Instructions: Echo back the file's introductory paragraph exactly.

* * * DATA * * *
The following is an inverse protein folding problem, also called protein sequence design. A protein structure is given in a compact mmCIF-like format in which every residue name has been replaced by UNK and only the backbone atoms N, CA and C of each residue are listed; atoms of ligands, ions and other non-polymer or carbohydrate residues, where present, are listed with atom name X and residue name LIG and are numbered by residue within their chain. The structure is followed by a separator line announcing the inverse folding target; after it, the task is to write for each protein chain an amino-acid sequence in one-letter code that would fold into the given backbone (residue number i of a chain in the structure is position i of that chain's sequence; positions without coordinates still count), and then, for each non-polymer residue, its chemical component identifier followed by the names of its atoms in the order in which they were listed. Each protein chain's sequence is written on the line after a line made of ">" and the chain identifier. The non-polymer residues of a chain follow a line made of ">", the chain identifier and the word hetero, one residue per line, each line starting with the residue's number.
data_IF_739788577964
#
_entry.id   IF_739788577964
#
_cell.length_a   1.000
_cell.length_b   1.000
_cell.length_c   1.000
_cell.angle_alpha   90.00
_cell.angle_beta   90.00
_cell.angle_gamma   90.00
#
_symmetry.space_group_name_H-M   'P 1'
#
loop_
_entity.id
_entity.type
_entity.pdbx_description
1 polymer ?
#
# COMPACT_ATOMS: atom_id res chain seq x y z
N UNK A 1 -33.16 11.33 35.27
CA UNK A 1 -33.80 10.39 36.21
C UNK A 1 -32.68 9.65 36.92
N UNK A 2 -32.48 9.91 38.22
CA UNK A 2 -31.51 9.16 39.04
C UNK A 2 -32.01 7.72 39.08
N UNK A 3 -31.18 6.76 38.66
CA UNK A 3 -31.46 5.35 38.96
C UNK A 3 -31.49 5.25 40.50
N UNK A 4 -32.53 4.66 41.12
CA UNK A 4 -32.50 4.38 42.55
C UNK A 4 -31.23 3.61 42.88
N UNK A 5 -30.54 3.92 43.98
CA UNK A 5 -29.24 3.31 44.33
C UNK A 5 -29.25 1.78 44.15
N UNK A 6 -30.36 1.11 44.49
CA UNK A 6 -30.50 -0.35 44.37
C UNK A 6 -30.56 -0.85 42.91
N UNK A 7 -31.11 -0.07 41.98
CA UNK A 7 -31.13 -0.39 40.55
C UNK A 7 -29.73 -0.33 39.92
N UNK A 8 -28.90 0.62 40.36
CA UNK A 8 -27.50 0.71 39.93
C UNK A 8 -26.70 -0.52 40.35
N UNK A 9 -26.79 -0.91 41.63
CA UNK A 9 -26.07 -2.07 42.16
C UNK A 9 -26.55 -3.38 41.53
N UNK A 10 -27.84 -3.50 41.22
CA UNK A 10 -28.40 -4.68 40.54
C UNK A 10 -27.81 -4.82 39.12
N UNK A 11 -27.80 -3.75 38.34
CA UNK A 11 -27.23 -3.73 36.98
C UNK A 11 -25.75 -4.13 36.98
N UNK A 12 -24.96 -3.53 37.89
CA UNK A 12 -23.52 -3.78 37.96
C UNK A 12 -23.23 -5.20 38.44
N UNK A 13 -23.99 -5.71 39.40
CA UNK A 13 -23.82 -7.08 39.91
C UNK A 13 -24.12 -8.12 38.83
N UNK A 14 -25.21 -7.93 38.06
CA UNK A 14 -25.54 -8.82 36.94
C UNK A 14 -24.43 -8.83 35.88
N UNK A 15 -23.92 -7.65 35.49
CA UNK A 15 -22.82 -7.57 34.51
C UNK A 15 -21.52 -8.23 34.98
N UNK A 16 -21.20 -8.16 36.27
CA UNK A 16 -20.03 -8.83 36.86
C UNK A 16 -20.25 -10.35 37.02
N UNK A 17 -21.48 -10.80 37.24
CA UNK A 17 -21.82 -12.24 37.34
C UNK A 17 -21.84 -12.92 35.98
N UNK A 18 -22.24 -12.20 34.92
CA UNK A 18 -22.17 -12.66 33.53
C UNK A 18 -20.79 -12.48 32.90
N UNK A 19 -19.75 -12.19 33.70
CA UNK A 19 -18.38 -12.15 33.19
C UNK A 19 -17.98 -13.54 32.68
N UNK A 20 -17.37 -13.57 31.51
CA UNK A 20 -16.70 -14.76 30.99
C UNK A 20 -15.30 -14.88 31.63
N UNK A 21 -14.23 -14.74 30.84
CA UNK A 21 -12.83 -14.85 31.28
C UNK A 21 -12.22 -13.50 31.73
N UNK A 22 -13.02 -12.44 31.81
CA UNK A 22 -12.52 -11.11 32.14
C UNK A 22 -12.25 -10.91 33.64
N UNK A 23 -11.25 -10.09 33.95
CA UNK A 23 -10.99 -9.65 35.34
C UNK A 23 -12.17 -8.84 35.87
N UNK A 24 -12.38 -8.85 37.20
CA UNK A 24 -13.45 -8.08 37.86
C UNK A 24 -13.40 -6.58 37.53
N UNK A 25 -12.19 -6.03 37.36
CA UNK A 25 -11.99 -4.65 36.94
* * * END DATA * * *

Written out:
The following is an inverse protein folding problem, also called protein sequence design. A protein structure is given in a compact mmCIF-like format in which every residue name has been replaced by UNK and only the backbone atoms N, CA and C of each residue are listed; atoms of ligands, ions and other non-polymer or carbohydrate residues, where present, are listed with atom name X and residue name LIG and are numbered by residue within their chain. The structure is followed by a separator line announcing the inverse folding target; after it, the task is to write for each protein chain an amino-acid sequence in one-letter code that would fold into the given backbone (residue number i of a chain in the structure is position i of that chain's sequence; positions without coordinates still count), and then, for each non-polymer residue, its chemical component identifier followed by the names of its atoms in the order in which they were listed. Each protein chain's sequence is written on the line after a line made of ">" and the chain identifier. The non-polymer residues of a chain follow a line made of ">", the chain identifier and the word hetero, one residue per line, each line starting with the residue's number.